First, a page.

The First Lady's trading brings home the bacon

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The Independent Online
A few months ago it was Saint Hillary, dressed in white and adorning the cover of the New York Times magazine as she extolled 'the politics of meaning'. Today, 'Our Lady of Cattle Futures' (and of soya beans, hogs, copper and lumber for good measure) might be a more apposite title.

Goaded by an allegation in Newsweek that Mrs Clinton did not put up a cent of her own money to finance her celebrated foray into the commodities markets in 1978 and 1979, the White House has released details of the First Lady's trading operations. They have left weathered veterans of the Chicago futures pits gasping in admiration.

According to the records, in less than 12 months Mrs Clinton (or Hillary Rodham as she is listed on the account at the Refco broking company) managed to parlay an initial dollars 1,000 ( pounds 675) investment into a gain of dollars 99,537 between October 1978 and July 1979. She closed the account when she became pregnant, said White House officials this week, because she found it 'too nerve-wracking'.

She got off to a heady start with a dollars 5,300 profit on the dollars 1,000, on her very first day, 12 October 1978. By the end of 1978, Mrs Clinton was showing net gains of dollars 26,541. The following year she was ahead dollars 72,996 when she stopped trading in cattle and other futures in July.

'This is highly unusual for a beginner,' said a specialist. 'I'm not saying she did anything wrong, but it's still quite remarkable. She had savvy trading skills or an enormous amount of luck.'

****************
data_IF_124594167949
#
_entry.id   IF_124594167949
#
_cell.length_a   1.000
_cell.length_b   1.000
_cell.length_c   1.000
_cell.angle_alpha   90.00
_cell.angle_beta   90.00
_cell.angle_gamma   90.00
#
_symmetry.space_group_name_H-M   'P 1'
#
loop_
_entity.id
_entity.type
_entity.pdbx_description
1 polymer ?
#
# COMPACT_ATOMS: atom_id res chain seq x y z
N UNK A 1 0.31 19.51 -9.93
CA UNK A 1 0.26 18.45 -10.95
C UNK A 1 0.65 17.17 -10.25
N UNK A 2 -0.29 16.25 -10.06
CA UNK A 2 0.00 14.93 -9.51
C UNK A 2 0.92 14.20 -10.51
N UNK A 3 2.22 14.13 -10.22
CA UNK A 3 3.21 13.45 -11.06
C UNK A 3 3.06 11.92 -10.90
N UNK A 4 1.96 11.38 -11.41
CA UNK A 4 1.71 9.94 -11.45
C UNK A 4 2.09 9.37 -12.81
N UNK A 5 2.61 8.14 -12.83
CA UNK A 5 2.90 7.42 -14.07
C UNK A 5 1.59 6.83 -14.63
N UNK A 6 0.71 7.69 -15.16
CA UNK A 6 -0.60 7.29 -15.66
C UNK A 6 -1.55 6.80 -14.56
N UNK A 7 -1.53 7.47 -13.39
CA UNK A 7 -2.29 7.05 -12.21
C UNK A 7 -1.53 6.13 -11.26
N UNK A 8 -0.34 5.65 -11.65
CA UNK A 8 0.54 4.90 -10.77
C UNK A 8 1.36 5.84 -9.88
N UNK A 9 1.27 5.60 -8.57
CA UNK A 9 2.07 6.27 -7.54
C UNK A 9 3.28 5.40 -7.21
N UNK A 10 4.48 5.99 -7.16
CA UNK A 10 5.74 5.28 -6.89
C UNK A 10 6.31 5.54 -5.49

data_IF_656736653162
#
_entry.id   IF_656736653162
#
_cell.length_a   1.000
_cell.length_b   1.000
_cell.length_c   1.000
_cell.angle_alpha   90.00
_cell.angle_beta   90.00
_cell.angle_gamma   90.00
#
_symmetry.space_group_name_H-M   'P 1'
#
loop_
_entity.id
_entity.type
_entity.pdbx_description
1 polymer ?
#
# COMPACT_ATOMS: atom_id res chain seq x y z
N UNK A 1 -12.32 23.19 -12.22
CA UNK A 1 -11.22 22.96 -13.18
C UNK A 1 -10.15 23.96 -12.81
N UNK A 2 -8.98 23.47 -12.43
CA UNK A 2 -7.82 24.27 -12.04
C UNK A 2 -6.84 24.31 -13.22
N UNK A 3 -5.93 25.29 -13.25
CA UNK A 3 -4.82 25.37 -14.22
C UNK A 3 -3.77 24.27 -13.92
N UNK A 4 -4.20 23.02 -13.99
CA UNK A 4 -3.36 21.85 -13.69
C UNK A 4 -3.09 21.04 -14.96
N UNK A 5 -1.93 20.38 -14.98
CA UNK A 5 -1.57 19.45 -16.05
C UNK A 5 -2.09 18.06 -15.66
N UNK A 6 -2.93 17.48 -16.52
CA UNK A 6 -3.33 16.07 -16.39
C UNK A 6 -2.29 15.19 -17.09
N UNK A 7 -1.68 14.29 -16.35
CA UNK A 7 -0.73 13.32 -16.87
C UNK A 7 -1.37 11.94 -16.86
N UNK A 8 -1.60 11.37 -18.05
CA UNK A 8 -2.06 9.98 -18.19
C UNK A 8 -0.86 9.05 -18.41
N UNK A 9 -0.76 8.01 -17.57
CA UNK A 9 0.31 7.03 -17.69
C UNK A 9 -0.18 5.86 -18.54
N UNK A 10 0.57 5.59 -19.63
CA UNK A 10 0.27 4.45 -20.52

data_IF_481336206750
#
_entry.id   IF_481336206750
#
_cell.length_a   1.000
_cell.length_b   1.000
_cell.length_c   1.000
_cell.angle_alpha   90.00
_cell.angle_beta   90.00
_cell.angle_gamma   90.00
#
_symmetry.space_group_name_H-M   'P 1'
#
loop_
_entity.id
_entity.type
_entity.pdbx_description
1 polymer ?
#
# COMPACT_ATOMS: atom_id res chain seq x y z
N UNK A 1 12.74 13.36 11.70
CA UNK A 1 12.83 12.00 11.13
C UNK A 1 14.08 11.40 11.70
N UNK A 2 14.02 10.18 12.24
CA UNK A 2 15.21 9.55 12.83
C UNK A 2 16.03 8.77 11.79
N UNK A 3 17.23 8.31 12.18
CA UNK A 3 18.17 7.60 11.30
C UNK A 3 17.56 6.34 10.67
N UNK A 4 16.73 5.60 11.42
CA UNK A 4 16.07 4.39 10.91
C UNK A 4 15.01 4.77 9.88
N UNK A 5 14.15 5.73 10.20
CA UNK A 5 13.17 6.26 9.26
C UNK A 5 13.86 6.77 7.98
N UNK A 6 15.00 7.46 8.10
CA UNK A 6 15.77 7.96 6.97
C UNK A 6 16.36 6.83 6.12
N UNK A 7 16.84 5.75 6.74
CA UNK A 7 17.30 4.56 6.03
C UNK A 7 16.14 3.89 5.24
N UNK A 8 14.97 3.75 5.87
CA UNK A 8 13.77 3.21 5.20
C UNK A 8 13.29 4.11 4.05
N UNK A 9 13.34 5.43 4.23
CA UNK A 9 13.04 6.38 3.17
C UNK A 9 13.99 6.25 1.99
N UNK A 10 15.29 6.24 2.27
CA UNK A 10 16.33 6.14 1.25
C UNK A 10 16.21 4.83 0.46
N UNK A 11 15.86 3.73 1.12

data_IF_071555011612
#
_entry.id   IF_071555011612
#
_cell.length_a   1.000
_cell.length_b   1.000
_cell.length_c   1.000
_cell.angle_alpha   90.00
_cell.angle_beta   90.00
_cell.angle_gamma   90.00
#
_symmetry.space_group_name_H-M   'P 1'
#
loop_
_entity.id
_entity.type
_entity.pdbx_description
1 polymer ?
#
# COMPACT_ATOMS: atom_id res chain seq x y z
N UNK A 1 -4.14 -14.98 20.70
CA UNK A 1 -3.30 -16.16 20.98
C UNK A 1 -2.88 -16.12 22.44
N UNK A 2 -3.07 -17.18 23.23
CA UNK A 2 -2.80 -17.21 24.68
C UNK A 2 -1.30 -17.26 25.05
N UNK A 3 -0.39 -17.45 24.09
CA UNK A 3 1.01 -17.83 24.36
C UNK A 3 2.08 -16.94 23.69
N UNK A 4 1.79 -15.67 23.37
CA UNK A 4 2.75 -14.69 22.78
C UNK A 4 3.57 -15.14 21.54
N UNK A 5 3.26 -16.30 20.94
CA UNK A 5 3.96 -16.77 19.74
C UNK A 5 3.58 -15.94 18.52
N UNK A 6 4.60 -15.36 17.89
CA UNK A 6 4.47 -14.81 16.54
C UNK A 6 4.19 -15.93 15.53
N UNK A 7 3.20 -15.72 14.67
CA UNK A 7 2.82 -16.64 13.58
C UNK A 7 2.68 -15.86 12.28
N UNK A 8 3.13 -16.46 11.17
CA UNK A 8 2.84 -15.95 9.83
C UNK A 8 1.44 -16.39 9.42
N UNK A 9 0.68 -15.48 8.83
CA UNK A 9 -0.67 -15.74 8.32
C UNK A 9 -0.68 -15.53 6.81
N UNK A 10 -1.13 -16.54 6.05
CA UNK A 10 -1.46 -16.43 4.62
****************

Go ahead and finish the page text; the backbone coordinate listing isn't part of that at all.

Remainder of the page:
Or, as snipers murmur, an unfair inside track. As throughout the Whitewater affair, this latest effort by the Clintons to come clean has raised new questions. They may be irrelevant, but they serve to thicken the miasma of innuendo spread by foes such as the Wall Street Journal. As the paper gleefully reported this week, Robert 'Red' Bone, her broker at Refco's Arkansas office, was repeatedly disciplined in the late 1970s for switching trades and other 'serious and repeated violations' of market regulations. The White House has denied Mrs Clinton was involved in any way .

More plausible are the broader charges of hypocrisy on the part of a candidate and his wife who spent the 1992 campaign lambasting the greed of the 1980s, but who - even before the reviled Reagan era began - were making very fast bucks of their own. Whatever else, Americans are unlikely to look at Mrs Clinton, liberal lawyer and high priestess of health care, in quite the same light again.

This week Jim McDougal, the Clintons' partner in the Whitewater real estate venture, announced he was running for Congress against an incumbent Arkansas Republican. His chances are considered zero. But he said, 'at least my name recognition is sky high'.